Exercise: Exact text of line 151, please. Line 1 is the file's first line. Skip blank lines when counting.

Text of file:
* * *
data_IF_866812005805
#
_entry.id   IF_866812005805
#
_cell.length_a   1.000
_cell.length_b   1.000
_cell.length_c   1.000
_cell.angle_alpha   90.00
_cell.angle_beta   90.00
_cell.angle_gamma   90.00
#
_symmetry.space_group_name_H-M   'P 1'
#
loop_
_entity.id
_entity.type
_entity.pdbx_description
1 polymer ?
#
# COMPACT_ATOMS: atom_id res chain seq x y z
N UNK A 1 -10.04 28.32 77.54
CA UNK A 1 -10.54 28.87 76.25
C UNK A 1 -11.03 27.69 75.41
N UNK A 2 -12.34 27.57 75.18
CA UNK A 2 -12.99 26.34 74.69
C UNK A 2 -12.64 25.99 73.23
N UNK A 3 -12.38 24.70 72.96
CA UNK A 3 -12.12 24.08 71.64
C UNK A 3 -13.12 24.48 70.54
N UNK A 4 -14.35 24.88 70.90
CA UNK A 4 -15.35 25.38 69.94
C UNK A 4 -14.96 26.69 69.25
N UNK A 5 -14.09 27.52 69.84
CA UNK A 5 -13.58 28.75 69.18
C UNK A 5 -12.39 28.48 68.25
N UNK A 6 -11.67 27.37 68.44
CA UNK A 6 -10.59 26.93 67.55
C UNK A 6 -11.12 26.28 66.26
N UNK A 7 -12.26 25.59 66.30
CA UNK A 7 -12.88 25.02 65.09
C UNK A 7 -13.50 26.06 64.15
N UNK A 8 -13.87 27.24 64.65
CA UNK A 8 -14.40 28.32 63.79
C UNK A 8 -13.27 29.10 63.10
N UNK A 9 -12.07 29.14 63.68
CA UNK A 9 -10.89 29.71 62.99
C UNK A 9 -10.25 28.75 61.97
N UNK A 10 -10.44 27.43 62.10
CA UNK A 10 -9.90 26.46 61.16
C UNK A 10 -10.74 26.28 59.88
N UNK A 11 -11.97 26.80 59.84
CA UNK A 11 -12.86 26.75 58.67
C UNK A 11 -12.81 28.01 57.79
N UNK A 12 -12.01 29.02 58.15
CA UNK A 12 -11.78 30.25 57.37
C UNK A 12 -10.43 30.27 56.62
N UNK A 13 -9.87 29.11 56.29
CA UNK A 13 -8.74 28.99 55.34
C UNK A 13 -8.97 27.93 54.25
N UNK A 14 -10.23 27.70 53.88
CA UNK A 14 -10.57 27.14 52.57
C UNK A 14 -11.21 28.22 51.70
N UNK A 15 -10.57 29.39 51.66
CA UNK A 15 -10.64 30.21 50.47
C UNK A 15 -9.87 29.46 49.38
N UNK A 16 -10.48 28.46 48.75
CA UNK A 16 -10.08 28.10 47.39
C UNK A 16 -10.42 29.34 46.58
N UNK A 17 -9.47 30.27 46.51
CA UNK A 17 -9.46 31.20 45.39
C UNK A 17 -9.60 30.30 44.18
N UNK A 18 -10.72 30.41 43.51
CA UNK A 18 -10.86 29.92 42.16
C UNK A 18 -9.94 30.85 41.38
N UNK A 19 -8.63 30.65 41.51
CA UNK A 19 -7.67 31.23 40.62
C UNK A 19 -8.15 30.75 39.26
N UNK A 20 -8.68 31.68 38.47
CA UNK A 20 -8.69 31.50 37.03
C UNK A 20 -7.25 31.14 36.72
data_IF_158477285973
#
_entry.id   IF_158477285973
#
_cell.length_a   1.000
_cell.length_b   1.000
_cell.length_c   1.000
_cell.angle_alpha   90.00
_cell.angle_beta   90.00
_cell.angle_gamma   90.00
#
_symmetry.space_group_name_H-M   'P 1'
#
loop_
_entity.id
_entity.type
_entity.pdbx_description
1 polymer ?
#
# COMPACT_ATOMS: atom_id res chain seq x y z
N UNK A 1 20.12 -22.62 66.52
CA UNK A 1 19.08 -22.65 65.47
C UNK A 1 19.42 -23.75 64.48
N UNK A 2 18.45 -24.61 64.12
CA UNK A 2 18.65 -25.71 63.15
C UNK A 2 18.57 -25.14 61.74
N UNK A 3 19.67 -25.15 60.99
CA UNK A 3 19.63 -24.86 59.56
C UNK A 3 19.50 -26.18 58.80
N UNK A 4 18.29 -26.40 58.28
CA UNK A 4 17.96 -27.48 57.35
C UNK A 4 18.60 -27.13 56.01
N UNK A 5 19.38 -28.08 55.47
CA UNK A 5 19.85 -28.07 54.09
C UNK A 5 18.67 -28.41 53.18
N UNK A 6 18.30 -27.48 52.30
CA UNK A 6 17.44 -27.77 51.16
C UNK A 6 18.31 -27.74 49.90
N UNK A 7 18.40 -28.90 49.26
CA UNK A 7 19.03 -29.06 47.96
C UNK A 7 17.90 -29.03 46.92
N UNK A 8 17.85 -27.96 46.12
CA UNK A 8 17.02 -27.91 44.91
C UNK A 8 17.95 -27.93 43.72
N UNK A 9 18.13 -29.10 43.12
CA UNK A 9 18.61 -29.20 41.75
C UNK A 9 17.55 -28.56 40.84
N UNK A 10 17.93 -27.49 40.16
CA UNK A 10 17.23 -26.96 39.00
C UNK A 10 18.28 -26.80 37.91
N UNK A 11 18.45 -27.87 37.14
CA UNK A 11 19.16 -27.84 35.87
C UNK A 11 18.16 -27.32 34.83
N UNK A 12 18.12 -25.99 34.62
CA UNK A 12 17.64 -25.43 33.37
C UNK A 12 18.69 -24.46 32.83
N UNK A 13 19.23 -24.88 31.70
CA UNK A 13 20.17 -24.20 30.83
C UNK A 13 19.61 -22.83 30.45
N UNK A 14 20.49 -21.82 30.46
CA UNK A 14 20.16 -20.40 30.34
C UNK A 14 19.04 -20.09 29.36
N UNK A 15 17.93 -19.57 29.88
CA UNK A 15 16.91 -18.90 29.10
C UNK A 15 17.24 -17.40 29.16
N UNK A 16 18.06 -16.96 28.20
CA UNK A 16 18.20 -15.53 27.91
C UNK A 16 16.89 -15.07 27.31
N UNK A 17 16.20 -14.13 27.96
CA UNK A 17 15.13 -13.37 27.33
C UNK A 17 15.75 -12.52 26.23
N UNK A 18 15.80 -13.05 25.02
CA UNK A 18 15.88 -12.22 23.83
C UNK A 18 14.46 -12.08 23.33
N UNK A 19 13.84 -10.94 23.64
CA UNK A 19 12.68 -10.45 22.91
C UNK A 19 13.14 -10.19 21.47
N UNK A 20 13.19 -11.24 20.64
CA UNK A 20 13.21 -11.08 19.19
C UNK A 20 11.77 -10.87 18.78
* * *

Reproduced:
C UNK A 17 15.75 -12.52 26.23